Fundamentals of Logic
Statements/Propositions
– Sentences that are true or false but
not both. (Just like a simple boolean expression or conditional
expression in a programming language.)
For our purposes, statements will simply be denoted by
lowercase letters of the alphabet, typically p, q, and r. I will
refer to these as boolean variables as well.
Given simple statements, we can construct more complex
statements using logical connectives. Here are 4 logical
connectives we will use:
1)
Conjunction: This is denoted by the ‘
∧
’ symbol. The
statement p
∧
q is read as “p and q.” Only if both the values
of p and q are true does this expression evaluate to true.
Otherwise it is false.
2)
Disjunction: This is denoted by the ‘
∨
’ symbol. The p
∨
q is
read as “p or q.” As long as at least one of the values of p or
q is true, the entire expression is true
3)
Implication: This is denoted by the ‘
⇒
’ symbol. The
statement p
⇒
q is read as “p implies q”. Essentially, in a
programming language, this logic is captured in an if then
statement. If p is true, the q must be true. However, if p is
not true, there is no guarantee of the truth of q. An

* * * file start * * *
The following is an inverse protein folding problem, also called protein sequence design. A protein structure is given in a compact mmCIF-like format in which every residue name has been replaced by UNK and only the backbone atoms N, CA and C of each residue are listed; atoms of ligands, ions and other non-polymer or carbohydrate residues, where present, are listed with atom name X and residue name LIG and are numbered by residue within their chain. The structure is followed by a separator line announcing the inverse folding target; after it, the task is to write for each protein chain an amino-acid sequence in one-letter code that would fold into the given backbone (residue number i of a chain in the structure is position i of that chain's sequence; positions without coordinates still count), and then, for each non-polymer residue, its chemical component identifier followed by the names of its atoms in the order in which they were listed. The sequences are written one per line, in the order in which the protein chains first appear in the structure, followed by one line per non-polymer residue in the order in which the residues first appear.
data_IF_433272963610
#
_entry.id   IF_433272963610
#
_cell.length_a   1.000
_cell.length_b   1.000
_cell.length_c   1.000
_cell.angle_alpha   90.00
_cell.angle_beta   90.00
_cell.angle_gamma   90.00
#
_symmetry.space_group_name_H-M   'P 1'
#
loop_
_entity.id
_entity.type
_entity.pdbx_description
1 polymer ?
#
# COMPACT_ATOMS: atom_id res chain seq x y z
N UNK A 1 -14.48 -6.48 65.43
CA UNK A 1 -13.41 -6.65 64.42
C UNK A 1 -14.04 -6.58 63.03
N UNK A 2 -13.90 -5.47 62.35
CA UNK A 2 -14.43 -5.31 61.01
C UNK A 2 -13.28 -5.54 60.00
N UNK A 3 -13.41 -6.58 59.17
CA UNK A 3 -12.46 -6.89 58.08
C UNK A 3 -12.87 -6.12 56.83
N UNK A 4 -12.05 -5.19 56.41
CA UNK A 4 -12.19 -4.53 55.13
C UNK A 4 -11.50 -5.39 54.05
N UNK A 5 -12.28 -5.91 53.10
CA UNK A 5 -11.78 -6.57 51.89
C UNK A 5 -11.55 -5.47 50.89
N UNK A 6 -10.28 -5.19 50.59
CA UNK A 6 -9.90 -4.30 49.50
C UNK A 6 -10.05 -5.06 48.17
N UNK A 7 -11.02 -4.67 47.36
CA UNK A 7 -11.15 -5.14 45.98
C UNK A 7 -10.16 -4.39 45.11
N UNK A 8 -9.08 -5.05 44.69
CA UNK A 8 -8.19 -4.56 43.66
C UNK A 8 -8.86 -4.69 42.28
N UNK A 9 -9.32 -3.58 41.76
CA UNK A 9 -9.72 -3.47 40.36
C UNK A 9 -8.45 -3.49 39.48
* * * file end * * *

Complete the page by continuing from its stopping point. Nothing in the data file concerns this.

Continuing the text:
important observation to note: when statements are
combined with an implication, there is no need for there to
be a causal relationship between the two for the implication
to be true.
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Consider the following implications:
If my bread is green, then I will not eat it.
Here, if the bread is not green, that does not guarantee that I
will eat it. Perhaps it is wheat bread and I hate wheat bread.
All I know is that if my bread is green, I will definitely NOT
eat it.
If Pluto is the largest planet in our solar system, then pigs will
fly out of my butt.
Wayne would actually be making a correct implication here,
(assuming that we currently have accurate knowledge about
our solar system...) Since the first part of our implication is
false, the entire implication is automatically true.
4)
Biconditional: This is denoted by the ‘
⇔
’ symbol, and the
statement p
⇔
q is read “p if and only if q.” The phrase “if
and only if” is often abbreviated as “iff”. Breaking this
down into pieces, this means that p
⇒
q AND q
⇐
p. Hence
exactly when p is true, q is true. (And in all cases where p is
false, q must be false as well.)
Here is an example of a biconditional:
If and only if my alarm clock rings in the morning, then I will
attend my morning classes.
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 Spring '09
 Logic, Daunte Culpepper

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